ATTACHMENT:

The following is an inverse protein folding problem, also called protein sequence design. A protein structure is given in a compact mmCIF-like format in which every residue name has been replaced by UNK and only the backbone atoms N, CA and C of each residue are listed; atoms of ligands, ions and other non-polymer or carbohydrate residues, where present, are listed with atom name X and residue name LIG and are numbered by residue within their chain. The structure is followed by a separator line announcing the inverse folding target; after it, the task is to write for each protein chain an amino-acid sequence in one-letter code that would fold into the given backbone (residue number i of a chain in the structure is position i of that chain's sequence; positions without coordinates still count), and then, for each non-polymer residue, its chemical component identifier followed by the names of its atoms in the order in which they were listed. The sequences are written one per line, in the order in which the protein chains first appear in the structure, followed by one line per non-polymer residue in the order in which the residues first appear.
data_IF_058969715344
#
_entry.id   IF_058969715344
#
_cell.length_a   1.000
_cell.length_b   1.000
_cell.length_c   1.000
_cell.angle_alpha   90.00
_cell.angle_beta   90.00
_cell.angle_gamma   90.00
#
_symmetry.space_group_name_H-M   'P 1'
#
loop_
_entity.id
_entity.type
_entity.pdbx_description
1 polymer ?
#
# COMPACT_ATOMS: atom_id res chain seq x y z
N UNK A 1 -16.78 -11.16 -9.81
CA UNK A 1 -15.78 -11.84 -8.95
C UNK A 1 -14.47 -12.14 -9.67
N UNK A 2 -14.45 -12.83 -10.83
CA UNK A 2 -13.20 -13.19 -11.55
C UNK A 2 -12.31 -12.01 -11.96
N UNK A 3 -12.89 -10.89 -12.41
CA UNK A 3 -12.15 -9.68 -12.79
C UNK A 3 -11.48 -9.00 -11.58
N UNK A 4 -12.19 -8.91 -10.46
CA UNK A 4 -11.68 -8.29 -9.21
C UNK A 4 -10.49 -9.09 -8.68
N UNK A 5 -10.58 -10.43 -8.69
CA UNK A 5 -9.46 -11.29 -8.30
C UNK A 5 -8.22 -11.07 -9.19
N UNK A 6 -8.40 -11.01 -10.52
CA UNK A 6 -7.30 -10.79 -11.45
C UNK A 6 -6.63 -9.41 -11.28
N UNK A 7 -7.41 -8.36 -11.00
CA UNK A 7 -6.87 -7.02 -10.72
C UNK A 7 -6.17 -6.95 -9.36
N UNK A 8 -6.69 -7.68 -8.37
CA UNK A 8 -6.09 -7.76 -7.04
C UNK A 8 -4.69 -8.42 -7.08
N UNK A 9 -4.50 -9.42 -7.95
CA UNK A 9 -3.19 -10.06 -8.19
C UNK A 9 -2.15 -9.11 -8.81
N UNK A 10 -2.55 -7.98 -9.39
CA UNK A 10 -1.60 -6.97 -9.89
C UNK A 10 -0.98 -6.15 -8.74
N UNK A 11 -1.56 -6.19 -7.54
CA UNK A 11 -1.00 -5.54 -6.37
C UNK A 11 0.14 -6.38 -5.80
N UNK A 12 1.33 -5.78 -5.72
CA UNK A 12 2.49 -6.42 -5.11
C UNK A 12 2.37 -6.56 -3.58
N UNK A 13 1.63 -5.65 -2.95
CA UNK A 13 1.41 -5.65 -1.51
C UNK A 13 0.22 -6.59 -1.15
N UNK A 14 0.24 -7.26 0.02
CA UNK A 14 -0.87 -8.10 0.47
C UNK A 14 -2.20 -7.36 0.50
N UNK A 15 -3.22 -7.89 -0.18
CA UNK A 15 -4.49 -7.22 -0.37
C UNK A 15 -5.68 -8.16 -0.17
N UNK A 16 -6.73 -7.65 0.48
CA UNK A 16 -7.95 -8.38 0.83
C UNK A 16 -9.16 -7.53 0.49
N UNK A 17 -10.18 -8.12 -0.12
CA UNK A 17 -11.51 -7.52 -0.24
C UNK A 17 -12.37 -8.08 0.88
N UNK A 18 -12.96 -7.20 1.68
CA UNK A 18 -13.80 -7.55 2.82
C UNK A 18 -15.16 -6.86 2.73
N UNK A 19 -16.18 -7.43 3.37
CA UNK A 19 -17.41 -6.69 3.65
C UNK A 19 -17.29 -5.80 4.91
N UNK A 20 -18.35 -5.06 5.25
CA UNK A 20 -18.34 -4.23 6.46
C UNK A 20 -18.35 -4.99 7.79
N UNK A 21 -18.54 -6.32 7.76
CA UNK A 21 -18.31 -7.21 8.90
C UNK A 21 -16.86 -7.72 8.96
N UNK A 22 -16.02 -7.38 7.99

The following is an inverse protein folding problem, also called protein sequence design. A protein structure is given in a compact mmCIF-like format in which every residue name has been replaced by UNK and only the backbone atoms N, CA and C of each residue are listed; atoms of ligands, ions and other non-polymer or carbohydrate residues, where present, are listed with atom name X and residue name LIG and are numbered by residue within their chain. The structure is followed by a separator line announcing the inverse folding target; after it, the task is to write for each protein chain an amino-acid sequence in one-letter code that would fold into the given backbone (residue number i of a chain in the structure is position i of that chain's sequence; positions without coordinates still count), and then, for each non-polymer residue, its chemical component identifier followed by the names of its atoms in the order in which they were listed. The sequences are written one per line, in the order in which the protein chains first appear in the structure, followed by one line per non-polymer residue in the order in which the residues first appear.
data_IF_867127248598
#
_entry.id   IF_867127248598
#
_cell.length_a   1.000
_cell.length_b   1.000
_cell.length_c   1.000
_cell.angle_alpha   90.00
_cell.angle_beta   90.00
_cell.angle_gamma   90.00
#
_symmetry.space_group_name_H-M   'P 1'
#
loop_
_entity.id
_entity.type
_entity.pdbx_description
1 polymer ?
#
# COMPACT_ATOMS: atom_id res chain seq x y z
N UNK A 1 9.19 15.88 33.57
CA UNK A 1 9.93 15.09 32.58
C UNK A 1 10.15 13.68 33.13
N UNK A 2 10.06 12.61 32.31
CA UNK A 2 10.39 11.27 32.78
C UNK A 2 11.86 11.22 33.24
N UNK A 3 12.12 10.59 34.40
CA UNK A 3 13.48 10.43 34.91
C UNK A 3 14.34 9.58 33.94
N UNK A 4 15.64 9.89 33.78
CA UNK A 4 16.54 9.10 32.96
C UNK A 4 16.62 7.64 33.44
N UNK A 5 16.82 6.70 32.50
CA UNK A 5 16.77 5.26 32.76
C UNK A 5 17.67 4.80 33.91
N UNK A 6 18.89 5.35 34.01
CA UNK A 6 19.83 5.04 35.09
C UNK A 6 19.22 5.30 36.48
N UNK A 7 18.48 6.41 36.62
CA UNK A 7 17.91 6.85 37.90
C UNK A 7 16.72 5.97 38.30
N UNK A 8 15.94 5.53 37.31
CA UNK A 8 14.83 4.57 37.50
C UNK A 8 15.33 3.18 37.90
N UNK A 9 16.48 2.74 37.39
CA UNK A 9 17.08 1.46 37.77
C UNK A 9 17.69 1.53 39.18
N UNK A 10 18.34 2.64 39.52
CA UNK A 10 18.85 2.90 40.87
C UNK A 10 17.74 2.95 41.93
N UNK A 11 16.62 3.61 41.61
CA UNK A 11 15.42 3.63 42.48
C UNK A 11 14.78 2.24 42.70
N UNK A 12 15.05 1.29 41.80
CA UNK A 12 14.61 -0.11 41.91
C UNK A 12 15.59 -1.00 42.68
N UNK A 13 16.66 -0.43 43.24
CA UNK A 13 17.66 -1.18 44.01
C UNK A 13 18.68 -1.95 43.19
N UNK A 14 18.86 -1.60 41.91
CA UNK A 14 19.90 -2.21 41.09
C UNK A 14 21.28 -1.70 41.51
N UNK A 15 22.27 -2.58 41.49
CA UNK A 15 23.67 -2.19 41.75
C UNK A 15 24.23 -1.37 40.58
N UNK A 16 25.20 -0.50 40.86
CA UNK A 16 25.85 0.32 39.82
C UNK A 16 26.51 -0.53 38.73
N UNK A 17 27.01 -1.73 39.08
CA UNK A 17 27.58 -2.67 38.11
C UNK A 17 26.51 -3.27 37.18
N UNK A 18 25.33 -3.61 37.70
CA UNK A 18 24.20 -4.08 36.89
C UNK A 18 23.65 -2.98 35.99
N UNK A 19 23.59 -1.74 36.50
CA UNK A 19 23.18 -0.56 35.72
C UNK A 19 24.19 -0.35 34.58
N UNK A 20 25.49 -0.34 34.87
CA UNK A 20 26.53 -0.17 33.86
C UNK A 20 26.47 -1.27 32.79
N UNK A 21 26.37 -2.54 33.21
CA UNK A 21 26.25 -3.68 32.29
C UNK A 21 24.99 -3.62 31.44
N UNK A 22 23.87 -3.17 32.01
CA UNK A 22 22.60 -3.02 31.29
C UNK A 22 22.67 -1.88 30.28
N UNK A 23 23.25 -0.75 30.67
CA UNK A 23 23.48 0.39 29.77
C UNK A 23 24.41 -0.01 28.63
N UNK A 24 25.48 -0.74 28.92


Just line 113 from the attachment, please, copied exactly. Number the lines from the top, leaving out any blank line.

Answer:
N UNK A 3 12.12 10.59 34.40